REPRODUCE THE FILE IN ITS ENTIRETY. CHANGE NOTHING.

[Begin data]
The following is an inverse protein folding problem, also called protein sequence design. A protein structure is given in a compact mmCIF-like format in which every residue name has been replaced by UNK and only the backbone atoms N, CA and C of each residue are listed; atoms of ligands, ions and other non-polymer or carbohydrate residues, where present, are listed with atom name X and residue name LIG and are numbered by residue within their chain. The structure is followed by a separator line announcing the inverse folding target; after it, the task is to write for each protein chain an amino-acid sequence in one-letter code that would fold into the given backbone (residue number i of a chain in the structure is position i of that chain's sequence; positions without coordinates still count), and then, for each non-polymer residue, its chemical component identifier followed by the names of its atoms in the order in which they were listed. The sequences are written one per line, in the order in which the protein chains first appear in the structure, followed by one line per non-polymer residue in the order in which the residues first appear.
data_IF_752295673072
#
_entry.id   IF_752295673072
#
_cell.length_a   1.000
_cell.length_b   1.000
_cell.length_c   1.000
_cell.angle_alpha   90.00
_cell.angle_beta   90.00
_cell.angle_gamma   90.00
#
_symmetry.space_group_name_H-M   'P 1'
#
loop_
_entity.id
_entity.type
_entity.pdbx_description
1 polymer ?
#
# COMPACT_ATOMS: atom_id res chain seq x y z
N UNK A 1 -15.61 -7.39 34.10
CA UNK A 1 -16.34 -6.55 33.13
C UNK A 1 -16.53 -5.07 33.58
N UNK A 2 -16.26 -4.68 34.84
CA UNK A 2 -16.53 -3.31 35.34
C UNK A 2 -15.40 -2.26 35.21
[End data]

The following is an inverse protein folding problem, also called protein sequence design. A protein structure is given in a compact mmCIF-like format in which every residue name has been replaced by UNK and only the backbone atoms N, CA and C of each residue are listed; atoms of ligands, ions and other non-polymer or carbohydrate residues, where present, are listed with atom name X and residue name LIG and are numbered by residue within their chain. The structure is followed by a separator line announcing the inverse folding target; after it, the task is to write for each protein chain an amino-acid sequence in one-letter code that would fold into the given backbone (residue number i of a chain in the structure is position i of that chain's sequence; positions without coordinates still count), and then, for each non-polymer residue, its chemical component identifier followed by the names of its atoms in the order in which they were listed. The sequences are written one per line, in the order in which the protein chains first appear in the structure, followed by one line per non-polymer residue in the order in which the residues first appear.
data_IF_752295673072
#
_entry.id   IF_752295673072
#
_cell.length_a   1.000
_cell.length_b   1.000
_cell.length_c   1.000
_cell.angle_alpha   90.00
_cell.angle_beta   90.00
_cell.angle_gamma   90.00
#
_symmetry.space_group_name_H-M   'P 1'
#
loop_
_entity.id
_entity.type
_entity.pdbx_description
1 polymer ?
#
# COMPACT_ATOMS: atom_id res chain seq x y z
N UNK A 1 -15.61 -7.39 34.10
CA UNK A 1 -16.34 -6.55 33.13
C UNK A 1 -16.53 -5.07 33.58
N UNK A 2 -16.26 -4.68 34.84
CA UNK A 2 -16.53 -3.31 35.34
C UNK A 2 -15.40 -2.26 35.21